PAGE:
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The decision has been made. Thank you all for your input.
Glad you have come to a decision that you are happy with.

I hope you share upgrade with us as I am certainly interested in how you will introduce the nitro and how well it works.

Good luck,

Vin
 

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I second Vin, very interested to see how it works for you. I think there are a lot of misconceptions about nitrous and I look forward to the learning results. The Keys must be fun place for an Alfa.
 

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I think the biggest challenge with Nitrous is controlling fuel/spark so it's appropriate when the nitrous is flowing. More sophisticated stand-alone engine management systems can handle this well, but the conversion is more involved than simply installing the nitrous system.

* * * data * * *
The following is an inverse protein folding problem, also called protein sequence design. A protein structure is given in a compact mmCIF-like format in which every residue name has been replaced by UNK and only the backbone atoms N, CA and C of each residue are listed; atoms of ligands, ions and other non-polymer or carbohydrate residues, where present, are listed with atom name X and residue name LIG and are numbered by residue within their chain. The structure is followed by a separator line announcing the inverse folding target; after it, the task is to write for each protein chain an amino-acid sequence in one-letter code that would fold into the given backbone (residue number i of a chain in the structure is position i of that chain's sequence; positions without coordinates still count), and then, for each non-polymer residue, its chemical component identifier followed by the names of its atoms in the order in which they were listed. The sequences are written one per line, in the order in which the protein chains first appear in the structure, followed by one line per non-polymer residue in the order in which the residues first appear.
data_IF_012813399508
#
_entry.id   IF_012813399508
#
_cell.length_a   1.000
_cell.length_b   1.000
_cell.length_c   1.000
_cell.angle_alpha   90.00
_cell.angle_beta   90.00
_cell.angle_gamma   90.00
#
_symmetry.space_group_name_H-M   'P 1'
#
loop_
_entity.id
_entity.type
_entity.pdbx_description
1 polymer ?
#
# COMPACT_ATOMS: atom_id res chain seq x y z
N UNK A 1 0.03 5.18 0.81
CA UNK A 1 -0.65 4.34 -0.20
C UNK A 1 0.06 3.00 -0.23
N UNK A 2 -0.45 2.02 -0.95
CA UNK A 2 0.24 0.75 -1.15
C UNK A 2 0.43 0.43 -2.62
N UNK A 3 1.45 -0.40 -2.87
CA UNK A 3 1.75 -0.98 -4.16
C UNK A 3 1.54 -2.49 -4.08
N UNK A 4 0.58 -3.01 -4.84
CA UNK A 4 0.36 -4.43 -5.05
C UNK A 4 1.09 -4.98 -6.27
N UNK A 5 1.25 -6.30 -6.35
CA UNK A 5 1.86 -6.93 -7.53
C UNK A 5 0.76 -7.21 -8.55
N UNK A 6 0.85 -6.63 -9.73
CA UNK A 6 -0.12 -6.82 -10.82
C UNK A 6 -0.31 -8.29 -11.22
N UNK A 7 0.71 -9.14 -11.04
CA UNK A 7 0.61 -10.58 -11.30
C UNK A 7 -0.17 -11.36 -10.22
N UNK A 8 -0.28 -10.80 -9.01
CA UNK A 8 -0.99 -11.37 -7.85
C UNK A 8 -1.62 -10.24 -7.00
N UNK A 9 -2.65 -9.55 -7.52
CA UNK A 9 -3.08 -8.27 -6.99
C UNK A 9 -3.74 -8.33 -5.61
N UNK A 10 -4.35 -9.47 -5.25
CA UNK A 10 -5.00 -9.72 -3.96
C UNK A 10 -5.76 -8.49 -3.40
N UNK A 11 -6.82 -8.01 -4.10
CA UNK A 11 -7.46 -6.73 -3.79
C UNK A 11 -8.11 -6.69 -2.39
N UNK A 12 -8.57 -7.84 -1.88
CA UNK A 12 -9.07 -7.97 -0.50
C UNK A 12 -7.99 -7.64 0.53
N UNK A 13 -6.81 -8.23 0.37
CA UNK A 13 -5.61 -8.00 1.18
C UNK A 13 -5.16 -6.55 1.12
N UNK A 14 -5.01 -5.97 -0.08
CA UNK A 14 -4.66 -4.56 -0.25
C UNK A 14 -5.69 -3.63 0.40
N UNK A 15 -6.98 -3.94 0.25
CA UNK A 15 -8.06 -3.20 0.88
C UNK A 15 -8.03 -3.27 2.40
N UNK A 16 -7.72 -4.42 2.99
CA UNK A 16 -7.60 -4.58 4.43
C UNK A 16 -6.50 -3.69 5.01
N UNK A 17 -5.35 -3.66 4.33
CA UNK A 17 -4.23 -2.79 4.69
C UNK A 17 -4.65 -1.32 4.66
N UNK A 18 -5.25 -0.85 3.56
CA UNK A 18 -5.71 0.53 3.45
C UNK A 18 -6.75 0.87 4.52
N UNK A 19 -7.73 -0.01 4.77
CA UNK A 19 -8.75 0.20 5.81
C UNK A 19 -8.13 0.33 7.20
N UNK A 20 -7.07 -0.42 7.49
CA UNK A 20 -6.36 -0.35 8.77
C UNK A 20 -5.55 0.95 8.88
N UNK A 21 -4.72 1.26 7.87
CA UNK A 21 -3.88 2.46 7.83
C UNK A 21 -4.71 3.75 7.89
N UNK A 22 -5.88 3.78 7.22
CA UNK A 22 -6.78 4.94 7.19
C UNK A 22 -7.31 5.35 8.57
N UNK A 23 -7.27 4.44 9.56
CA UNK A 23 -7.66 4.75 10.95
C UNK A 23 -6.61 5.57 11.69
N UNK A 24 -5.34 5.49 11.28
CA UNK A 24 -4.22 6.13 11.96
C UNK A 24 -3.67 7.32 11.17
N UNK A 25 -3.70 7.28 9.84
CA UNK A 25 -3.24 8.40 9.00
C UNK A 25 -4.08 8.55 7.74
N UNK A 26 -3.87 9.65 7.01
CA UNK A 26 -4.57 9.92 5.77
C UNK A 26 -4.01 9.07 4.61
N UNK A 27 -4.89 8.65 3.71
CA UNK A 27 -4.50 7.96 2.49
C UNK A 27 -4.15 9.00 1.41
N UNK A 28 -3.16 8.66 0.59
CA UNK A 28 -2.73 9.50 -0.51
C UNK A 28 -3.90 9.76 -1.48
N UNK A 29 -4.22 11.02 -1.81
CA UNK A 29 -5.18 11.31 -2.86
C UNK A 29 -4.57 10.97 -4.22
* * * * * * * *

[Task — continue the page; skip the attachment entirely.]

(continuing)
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Discussion Starter #70
nealric, it's been about 8 or 9 years since I last paid to have a nitrous system installed in one of my cars, but I remember they used a spark plug one range colder as well as using a narrower gap as it's harder for the spark to travel across that much open space when the pressure inside the combustion chamber is higher or the pressure wave is moving faster or something along those lines. He also installed a higher output coil and something that gave the spark a longer duration.